Photographed last year, this Echidna had met with a misadventure of some description.

Last year I photographed this Echidna hiding under a log. It was dug firmly into the ground and I had no intentions of disturbing it.  As you can see, the spines on its back are badly damaged, as is the fur.  We have had bushfires in our area, so perhaps it survived a fire, or perhaps it was run over by something. I knew it was OK because I had seen it walking around and foraging on a few other occasions.

A week or so ago I heard rustling in the undergrowth which sounded like an Echidna, so I followed the noise.   It was an Echidna – in fact the very same one.  Unfortunately I didn’t have the  camera with me.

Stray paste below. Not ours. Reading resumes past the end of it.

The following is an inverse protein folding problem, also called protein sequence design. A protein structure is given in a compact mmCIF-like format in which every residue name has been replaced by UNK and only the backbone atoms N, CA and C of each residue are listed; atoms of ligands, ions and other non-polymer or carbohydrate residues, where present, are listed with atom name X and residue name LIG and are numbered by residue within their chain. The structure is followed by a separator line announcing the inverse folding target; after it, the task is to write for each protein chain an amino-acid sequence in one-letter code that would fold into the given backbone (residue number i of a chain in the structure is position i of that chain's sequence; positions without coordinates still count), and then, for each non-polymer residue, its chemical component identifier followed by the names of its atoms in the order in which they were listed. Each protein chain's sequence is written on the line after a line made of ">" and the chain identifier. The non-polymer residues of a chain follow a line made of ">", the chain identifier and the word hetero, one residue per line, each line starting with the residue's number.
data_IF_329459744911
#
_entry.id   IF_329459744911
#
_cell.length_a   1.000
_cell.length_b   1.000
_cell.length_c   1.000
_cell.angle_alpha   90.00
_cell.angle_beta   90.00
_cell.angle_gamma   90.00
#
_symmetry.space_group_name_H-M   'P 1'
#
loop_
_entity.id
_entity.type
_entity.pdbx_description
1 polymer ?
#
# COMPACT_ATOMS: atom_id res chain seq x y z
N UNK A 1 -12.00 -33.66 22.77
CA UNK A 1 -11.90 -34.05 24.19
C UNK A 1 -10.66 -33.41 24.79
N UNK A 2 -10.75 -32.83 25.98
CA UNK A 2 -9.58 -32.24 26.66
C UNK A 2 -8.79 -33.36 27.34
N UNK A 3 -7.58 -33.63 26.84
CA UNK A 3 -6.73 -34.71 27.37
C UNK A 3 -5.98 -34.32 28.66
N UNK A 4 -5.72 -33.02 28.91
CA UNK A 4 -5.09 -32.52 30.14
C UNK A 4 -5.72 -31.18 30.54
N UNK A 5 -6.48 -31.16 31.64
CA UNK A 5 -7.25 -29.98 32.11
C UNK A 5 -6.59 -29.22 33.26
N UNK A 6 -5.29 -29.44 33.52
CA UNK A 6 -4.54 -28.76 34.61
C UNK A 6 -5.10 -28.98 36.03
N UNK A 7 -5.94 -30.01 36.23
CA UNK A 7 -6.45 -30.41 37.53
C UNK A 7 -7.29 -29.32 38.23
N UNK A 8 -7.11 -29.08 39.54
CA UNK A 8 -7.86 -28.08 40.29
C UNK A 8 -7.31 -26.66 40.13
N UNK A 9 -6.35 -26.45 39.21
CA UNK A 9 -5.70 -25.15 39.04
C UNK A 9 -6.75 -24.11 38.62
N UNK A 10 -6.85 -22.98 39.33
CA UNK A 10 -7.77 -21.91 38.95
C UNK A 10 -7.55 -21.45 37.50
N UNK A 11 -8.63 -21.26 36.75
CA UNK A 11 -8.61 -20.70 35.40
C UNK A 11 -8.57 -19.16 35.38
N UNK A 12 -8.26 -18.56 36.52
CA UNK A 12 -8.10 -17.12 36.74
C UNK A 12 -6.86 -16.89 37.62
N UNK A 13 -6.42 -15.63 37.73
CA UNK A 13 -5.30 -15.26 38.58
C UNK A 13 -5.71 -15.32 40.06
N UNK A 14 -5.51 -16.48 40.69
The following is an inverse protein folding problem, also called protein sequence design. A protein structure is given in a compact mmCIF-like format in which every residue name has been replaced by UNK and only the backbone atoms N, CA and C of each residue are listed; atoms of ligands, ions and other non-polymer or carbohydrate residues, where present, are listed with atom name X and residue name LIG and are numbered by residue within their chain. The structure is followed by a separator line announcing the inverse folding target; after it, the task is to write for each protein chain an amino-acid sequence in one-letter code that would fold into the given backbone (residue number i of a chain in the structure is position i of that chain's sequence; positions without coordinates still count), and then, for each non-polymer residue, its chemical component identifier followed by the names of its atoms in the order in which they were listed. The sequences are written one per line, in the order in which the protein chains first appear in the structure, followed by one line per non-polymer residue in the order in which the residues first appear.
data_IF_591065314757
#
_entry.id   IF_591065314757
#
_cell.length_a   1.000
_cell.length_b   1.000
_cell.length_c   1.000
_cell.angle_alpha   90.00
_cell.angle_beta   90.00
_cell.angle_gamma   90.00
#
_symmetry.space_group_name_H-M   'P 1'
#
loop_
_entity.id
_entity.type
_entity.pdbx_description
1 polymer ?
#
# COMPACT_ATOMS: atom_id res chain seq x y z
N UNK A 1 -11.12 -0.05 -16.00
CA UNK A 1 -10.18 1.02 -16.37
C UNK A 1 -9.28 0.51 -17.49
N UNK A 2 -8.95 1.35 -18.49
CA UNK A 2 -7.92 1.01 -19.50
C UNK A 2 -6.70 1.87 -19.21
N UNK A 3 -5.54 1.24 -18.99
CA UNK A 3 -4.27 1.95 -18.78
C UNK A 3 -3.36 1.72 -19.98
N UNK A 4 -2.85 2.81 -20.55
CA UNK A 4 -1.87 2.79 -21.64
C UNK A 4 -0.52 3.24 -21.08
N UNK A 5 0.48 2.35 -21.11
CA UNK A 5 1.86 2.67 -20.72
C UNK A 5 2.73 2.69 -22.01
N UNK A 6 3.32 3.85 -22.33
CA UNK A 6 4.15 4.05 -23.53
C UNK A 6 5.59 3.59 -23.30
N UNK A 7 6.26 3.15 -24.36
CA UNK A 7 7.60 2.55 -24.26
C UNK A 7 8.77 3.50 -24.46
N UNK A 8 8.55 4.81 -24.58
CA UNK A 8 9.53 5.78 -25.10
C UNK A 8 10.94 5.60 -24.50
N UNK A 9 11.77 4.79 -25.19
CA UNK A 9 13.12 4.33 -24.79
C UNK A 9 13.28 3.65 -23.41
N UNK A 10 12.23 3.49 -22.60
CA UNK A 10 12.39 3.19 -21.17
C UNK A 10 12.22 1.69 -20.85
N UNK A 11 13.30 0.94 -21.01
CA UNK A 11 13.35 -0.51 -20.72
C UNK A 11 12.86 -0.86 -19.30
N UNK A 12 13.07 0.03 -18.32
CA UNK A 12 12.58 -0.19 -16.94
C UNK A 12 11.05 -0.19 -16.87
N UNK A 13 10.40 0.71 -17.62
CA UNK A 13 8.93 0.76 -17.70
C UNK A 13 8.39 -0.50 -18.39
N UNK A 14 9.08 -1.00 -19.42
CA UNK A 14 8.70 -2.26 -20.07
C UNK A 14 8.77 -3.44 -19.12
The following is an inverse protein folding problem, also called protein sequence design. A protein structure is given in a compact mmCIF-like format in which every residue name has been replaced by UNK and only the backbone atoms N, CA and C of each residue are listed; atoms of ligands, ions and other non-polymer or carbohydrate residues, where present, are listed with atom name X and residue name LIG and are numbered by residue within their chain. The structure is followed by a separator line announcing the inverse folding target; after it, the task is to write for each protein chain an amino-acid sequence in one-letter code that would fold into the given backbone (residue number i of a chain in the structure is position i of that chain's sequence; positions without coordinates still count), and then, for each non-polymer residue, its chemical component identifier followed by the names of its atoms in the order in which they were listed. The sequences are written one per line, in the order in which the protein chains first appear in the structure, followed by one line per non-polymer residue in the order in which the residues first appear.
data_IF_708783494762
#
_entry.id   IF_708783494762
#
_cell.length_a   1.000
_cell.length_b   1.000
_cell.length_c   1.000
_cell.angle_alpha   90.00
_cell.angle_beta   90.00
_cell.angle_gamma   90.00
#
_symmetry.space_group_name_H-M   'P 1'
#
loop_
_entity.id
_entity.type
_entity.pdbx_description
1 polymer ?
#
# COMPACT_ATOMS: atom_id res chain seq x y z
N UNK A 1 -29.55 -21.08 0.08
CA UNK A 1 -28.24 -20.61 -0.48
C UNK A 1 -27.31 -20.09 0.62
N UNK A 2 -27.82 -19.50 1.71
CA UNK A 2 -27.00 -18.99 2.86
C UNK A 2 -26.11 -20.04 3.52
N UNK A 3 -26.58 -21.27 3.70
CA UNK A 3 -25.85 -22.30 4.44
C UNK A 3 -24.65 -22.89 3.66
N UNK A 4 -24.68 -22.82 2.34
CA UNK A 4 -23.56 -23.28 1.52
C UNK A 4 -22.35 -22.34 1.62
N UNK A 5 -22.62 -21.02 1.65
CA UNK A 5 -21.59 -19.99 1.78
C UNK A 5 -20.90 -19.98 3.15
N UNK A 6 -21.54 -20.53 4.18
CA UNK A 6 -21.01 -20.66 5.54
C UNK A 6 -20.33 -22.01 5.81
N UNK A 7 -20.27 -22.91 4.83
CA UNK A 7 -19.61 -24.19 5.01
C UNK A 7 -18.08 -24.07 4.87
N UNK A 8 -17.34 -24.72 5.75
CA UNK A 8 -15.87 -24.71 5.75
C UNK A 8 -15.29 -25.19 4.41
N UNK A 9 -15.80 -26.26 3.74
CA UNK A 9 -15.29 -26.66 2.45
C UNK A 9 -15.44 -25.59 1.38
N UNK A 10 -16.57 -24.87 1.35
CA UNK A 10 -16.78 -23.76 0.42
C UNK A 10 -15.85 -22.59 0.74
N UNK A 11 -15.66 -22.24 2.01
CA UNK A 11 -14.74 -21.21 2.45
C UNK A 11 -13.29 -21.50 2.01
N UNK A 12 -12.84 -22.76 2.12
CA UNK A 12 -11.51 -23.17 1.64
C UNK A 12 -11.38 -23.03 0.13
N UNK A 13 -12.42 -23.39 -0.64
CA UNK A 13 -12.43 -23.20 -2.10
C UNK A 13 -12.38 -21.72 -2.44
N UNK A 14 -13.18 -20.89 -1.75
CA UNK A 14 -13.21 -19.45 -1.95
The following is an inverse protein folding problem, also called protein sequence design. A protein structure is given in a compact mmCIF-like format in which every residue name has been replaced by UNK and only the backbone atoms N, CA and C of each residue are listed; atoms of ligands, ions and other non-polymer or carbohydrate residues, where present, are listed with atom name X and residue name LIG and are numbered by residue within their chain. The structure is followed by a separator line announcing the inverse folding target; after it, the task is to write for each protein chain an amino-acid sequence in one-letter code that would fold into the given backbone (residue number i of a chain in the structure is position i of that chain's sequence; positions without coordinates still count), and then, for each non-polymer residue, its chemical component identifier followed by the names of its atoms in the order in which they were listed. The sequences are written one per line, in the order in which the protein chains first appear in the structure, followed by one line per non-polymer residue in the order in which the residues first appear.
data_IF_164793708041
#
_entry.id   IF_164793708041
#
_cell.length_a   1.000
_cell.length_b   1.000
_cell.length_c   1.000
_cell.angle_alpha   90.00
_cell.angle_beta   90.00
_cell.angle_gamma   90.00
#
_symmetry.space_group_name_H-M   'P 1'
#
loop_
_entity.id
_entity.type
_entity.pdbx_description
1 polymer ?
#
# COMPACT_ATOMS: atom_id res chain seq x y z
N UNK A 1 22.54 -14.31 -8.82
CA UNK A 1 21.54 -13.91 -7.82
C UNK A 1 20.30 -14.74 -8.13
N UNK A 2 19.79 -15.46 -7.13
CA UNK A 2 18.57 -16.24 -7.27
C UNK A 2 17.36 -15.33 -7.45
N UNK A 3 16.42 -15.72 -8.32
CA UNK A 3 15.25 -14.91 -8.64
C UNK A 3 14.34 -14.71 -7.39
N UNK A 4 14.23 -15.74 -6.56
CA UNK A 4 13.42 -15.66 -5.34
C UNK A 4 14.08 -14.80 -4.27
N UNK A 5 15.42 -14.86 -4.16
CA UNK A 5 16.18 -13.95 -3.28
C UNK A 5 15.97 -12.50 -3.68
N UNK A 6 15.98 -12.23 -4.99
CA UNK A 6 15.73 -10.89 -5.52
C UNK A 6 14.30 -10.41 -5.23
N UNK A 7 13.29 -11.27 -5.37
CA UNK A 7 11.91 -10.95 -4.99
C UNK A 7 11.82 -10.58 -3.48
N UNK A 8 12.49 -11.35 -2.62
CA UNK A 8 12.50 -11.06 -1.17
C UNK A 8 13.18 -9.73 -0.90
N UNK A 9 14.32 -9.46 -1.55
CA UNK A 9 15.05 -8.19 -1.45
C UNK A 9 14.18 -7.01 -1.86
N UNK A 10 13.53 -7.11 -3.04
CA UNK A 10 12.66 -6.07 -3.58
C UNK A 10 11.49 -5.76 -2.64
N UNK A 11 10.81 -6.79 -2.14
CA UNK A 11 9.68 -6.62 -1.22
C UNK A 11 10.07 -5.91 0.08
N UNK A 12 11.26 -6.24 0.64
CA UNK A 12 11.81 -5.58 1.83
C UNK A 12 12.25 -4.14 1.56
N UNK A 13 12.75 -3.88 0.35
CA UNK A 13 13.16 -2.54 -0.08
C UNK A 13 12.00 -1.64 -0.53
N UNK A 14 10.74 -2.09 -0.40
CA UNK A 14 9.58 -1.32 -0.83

At the first sight of a human, Echidna’s tend to hide. This one was no exception. By the time I reached it, a substantial hole had been dug to hide in. Alongside the Echidna, also dug in, was a smaller Echidna, fully-spined – approximately half the size. Given the time of year, perhaps it was a male and a female, as male Echidnas are larger than females.  The hole may also have been a mating trench as it was quite large.

Happily, I can report the spines are growing back and  the fur has also regrown.   It is still possible to see the round, flat scar though, with the new spines only half the length of the established ones.